How the virtual world of avatars empowered women to lose weight

Kathleen Blanchard's picture
Watching avatars in the virtual world helps women lose weight.
Advertisement

Research from the George Washington University shows watching avatars lose weight could teach skills needed to drop those unwanted pounds. The pilot study suggests virtual reality could translate to real life weight loss success.

Investigators for the study say if the small study proves effective, the finding could mean an inexpensive way for millions of Americans to lose weight.

Avatars as weight loss models

Melissa Napolitano, PhD, an associate professor of prevention and community health at the George Washington University School of Public Health and Health Services (SPHHS) said in a press release watching Avatars lose weight teaches important skills and you do not have to be a 'gamer' to do it.

The program targets behavioral changes in addition to healthy eating, both of which are both important for weight loss success.

Dieters watch avatars that look like them. Previous research from Stanford University found when people watch themselves running on a treadmill they were more likely to exercise the next day as opposed to watching an unfamiliar avatar.

Napolitano, who did the study while at Temple University’s Center for Obesity Research and Education, in collaboration with Temple’s Sbarro Institute for Cancer Research and Molecular Medicine wanted to see if avatars could also help teach overweight women weight loss behaviors.

Advertisement

The researchers surveyed 128 overweight women who had been unsuccessful at losing weight to find out if they would be interested in the program. Most had never played a virtual reality game.

Eighty-eight percent of the women responded that they were willing to try and said they thought watching an avatar shop for healthy foods or take a walk each day could give them tools to make changes.

The researchers put together video games showing virtual women navigate shopping carts through the grocery store, walking on a treadmill and other situations.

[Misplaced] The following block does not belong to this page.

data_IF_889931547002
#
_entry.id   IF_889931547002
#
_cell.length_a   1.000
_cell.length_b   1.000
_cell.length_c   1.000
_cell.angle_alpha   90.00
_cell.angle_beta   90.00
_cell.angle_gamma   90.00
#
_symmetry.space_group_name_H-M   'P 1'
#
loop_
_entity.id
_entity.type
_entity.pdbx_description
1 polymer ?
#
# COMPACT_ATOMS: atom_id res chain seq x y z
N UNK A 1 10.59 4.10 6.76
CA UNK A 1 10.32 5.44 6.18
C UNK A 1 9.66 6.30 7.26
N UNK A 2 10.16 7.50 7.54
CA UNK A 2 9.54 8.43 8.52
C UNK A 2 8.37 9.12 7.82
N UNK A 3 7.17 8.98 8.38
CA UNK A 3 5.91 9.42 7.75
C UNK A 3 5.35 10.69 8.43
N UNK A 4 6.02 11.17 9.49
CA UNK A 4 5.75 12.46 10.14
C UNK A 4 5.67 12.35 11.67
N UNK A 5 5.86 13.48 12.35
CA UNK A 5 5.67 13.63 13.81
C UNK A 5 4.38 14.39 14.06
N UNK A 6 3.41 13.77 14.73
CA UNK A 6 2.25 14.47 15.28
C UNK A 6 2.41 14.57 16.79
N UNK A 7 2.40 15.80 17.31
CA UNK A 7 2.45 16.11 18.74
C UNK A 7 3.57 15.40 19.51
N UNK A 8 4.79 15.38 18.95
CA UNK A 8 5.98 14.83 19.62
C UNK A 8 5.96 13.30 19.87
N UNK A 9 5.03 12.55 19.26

Napolitano teamed up with director Antonio Giordano, MD, PhD, and Giuseppe Russo, PhD, of Temple’s Sbarro Institute for Cancer Research and Molecular Medicine who then developed the virtual reality avatars.

For women with lower technical skills, the team put together a DVD for the women to watch that showed the avatar in 4 different ‘real world’ environments. The avatars were able to be customized to resemble skin color and shape of the women watching the DVD.

Next, 8 overweight women came to the clinic each week to watch a DVD of an avatar practicing healthy eating behaviors. The video was 15-minutes long and showed the women how to choose healthy food portions – how much is too much and what portion is ‘just right’ and what pace to walk on a treadmill for weight loss.

After 4-weeks the women lost an average of 3.5 pounds. The hope is learning healthy eating behaviors from avatars will translate into useful tools for the long-term to help he women keep weight off.

The study, “Using Avatars to Model Weight Loss Behaviors: Participant attitudes and technology development,” is published in the July 1 Journal of Diabetes Science and Technology. The finding suggests watching an avatar in the virtual world could be a successful tool for men and women to lose weight. Larger studies are needed to confirm the finding.

J Diabetes Sci Technol 2013;7(4):1057–1065

Share this content.

If you liked this article and think it may help your friends, consider sharing or tweeting it to your followers.
Advertisement